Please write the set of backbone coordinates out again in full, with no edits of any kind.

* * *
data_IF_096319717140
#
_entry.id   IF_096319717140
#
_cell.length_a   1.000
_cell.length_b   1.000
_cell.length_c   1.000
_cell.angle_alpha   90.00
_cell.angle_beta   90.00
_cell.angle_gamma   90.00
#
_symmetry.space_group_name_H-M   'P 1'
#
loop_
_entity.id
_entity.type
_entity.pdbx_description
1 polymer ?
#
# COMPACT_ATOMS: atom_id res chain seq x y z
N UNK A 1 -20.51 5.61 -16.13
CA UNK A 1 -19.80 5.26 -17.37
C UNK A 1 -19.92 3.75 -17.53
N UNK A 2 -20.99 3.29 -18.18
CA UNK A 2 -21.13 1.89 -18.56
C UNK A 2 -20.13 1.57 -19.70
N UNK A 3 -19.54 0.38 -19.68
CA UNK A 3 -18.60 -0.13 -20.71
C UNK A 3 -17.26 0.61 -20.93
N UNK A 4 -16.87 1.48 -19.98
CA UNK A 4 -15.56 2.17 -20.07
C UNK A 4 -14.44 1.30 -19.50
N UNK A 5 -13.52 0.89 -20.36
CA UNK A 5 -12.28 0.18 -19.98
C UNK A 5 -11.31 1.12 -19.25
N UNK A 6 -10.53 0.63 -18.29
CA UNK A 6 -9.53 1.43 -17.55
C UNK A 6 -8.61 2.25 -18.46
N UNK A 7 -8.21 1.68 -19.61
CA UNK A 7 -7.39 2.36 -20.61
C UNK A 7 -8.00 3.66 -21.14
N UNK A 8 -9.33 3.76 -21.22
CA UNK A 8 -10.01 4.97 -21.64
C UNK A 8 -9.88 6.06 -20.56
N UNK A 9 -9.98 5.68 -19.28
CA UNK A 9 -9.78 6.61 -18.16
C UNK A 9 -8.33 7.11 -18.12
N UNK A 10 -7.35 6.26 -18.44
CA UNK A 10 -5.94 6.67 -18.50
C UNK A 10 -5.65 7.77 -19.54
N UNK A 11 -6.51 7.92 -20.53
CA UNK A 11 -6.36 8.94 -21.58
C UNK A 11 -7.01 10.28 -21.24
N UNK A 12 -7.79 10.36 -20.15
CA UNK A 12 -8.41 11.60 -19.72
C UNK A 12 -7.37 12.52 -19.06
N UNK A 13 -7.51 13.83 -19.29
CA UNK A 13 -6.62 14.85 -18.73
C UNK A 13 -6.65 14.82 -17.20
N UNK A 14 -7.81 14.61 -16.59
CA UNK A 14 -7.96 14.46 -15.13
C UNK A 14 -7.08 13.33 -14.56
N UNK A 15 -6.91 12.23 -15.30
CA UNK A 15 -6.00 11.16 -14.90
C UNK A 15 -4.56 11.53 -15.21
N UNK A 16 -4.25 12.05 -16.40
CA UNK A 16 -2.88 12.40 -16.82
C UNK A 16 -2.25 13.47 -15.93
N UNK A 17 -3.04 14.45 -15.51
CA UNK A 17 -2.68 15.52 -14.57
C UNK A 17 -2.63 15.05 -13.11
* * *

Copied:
data_IF_096319717140
#
_entry.id   IF_096319717140
#
_cell.length_a   1.000
_cell.length_b   1.000
_cell.length_c   1.000
_cell.angle_alpha   90.00
_cell.angle_beta   90.00
_cell.angle_gamma   90.00
#
_symmetry.space_group_name_H-M   'P 1'
#
loop_
_entity.id
_entity.type
_entity.pdbx_description
1 polymer ?
#
# COMPACT_ATOMS: atom_id res chain seq x y z
N UNK A 1 -20.51 5.61 -16.13
CA UNK A 1 -19.80 5.26 -17.37
C UNK A 1 -19.92 3.75 -17.53
N UNK A 2 -20.99 3.29 -18.18
CA UNK A 2 -21.13 1.89 -18.56
C UNK A 2 -20.13 1.57 -19.70
N UNK A 3 -19.54 0.38 -19.68
CA UNK A 3 -18.60 -0.13 -20.71
C UNK A 3 -17.26 0.61 -20.93
N UNK A 4 -16.87 1.48 -19.98
CA UNK A 4 -15.56 2.17 -20.07
C UNK A 4 -14.44 1.30 -19.50
N UNK A 5 -13.52 0.89 -20.36
CA UNK A 5 -12.28 0.18 -19.98
C UNK A 5 -11.31 1.12 -19.25
N UNK A 6 -10.53 0.63 -18.29
CA UNK A 6 -9.53 1.43 -17.55
C UNK A 6 -8.61 2.25 -18.46
N UNK A 7 -8.21 1.68 -19.61
CA UNK A 7 -7.39 2.36 -20.61
C UNK A 7 -8.00 3.66 -21.14
N UNK A 8 -9.33 3.76 -21.22
CA UNK A 8 -10.01 4.97 -21.64
C UNK A 8 -9.88 6.06 -20.56
N UNK A 9 -9.98 5.68 -19.28
CA UNK A 9 -9.78 6.61 -18.16
C UNK A 9 -8.33 7.11 -18.12
N UNK A 10 -7.35 6.26 -18.44
CA UNK A 10 -5.94 6.67 -18.50
C UNK A 10 -5.65 7.77 -19.54
N UNK A 11 -6.51 7.92 -20.53
CA UNK A 11 -6.36 8.94 -21.58
C UNK A 11 -7.01 10.28 -21.24
N UNK A 12 -7.79 10.36 -20.15
CA UNK A 12 -8.41 11.60 -19.72
C UNK A 12 -7.37 12.52 -19.06
N UNK A 13 -7.51 13.83 -19.29
CA UNK A 13 -6.62 14.85 -18.73
C UNK A 13 -6.65 14.82 -17.20
N UNK A 14 -7.81 14.61 -16.59
CA UNK A 14 -7.96 14.46 -15.13
C UNK A 14 -7.08 13.33 -14.56
N UNK A 15 -6.91 12.23 -15.30
CA UNK A 15 -6.00 11.16 -14.90
C UNK A 15 -4.56 11.53 -15.21
N UNK A 16 -4.25 12.05 -16.40
CA UNK A 16 -2.88 12.40 -16.82
C UNK A 16 -2.25 13.47 -15.93
N UNK A 17 -3.04 14.45 -15.51
CA UNK A 17 -2.68 15.52 -14.57
C UNK A 17 -2.63 15.05 -13.11